Police in Northern Ireland have urged British Labour leader Jeremy Corbyn to apologise after he mistakenly told the House of Commons that an officer injured in a shooting had died.
The officer was shot three times in the arm with a high-velocity rifle but survived the attack in north Belfast on Sunday and has undergone surgery.
He is stable in hospital.
Mr Corbyn offered his condolences to the officer's family at Prime Minister's Questions this morning.
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The Police Federation for Northern Ireland said it was a "jaw-dropping gaffe".
Chairman Mark Lindsay said: "I'm appalled that the leader of her majesty's opposition should get this so badly wrong on the floor of the House of Commons.
"It was a jaw-dropping gaffe and he should immediately apologise to the officer and his family.
"Mr Corbyn was either poorly briefed by his staff or he's that much out of touch with what is happening.
"Either way, it's a shocking error to make and needs to be corrected."
Dissident republicans have been blamed by police for the petrol station shooting, with the "New IRA" reportedly claiming the attack.
Prime Minister Theresa May opened the weekly session of Prime Minister's Questions by "sending out thoughts to the police officer who was shot" over the weekend.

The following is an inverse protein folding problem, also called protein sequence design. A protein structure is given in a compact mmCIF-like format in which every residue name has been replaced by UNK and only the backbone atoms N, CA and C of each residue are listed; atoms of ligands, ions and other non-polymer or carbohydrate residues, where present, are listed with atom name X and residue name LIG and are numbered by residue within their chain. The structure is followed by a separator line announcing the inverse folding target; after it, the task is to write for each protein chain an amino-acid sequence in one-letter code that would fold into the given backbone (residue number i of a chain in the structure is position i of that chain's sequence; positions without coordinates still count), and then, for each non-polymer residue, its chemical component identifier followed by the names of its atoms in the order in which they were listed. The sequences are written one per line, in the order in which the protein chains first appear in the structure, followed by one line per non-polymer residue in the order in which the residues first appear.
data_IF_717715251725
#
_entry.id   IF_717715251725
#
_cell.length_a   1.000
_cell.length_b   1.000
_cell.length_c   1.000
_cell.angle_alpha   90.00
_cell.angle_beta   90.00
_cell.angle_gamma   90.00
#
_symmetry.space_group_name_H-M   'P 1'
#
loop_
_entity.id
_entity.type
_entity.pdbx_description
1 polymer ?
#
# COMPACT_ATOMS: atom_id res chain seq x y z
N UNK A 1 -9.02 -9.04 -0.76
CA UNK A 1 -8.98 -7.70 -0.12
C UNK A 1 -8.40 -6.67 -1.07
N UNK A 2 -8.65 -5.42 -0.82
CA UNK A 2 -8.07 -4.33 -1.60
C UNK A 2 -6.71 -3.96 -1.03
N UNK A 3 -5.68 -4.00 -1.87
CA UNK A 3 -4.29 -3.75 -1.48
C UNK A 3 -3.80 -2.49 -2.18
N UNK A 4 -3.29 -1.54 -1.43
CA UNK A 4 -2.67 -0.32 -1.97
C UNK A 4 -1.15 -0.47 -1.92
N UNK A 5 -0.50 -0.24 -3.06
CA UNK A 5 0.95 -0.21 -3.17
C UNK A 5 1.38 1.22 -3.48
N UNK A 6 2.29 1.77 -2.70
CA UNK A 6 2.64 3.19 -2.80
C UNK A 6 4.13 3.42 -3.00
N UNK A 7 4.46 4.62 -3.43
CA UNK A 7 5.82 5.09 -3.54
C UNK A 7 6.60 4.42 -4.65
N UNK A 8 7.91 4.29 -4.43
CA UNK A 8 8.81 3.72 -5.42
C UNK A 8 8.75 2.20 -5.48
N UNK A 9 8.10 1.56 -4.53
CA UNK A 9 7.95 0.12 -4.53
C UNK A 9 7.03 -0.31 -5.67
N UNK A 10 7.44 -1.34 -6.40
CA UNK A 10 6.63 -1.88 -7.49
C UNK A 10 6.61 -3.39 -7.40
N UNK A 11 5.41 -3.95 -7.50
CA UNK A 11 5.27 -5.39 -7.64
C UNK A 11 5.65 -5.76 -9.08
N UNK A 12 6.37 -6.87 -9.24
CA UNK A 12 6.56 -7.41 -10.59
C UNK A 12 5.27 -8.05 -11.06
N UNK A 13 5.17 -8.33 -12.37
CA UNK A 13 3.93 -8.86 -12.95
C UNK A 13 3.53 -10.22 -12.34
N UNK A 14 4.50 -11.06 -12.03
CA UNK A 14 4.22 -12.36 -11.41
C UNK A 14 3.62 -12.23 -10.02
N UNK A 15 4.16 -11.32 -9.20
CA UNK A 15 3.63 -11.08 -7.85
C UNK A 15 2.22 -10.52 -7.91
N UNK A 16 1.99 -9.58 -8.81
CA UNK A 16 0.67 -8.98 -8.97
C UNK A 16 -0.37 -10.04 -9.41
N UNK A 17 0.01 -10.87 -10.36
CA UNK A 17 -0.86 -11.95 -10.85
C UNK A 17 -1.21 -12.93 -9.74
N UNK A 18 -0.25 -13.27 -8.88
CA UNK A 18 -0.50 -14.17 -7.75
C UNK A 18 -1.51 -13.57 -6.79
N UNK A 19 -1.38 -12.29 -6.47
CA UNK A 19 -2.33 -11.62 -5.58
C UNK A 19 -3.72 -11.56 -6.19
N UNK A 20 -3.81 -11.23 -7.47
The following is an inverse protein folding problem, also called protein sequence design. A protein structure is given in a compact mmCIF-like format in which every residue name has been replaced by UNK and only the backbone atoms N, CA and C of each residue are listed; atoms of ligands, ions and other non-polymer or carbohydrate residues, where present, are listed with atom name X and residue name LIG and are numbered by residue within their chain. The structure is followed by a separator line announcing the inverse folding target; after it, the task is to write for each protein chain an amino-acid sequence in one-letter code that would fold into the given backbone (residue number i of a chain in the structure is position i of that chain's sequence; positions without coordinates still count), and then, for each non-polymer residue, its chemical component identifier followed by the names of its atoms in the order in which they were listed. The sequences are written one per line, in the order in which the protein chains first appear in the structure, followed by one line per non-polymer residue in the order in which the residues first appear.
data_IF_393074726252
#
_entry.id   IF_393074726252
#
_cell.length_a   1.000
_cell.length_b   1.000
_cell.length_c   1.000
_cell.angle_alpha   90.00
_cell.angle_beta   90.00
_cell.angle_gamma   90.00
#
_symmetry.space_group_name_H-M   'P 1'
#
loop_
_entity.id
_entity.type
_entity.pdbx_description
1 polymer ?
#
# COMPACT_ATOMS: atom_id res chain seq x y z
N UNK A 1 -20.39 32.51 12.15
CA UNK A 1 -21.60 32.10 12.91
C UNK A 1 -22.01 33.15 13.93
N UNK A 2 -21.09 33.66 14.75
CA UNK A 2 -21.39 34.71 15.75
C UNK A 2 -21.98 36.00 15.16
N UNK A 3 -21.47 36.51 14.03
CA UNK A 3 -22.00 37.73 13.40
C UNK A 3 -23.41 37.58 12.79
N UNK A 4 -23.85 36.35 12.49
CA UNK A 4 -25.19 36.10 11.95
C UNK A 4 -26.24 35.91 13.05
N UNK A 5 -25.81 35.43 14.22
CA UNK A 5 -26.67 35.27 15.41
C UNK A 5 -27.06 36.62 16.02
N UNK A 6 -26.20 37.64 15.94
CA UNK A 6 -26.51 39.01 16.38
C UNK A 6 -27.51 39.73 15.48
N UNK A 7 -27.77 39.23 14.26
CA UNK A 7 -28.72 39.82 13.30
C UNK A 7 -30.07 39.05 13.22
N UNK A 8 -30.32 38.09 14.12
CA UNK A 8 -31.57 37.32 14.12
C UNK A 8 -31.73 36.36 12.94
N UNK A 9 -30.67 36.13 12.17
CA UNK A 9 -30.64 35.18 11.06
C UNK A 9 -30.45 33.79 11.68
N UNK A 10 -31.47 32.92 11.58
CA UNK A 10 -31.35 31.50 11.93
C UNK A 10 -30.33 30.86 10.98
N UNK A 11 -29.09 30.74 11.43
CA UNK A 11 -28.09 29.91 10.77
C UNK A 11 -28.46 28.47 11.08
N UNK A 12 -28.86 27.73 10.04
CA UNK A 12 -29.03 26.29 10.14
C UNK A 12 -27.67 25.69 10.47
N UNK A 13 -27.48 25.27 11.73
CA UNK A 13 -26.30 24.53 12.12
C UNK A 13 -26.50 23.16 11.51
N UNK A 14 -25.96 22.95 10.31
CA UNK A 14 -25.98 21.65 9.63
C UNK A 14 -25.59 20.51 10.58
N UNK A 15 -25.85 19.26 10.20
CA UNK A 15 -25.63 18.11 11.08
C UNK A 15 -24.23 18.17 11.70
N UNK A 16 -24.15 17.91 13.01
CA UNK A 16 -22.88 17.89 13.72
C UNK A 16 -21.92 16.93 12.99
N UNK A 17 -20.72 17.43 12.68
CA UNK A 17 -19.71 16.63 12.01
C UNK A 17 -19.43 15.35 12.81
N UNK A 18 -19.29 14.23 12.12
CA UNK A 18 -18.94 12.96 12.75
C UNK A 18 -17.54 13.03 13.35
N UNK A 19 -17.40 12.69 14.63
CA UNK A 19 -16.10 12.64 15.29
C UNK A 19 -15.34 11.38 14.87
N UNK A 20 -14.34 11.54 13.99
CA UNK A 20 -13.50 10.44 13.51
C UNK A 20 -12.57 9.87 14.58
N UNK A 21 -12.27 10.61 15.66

Mr Corbyn said later: "I join the prime minister in expressing condolences, I'm sure of the whole House, to the family of the police officer who lost his life over the weekend in Northern Ireland."
The DUP's Ian Paisley said it was "not, thankfully, the case" that the policeman had died in the shooting.
He added: "For the family and for police officers generally, could we have that corrected by the frontbench spokesman as urgently as possible so as the record does not contain the spurious fact that a police officer was murdered in Belfast."
Commons Speaker John Bercow said there was "no need for any further correction".
"It was an error. I recognise what he said about how upsetting that will have been, but it was a mistake. It has subsequently been corrected."
The DUP's Nigel Dodds described Mr Corbyn's mistake as "one of the worst displays of crass ignorance that could be imagined".
A spokesman for the Labour leader later said: "He meant to say 'nearly died'. Obviously, the last thing that was intended was any offence."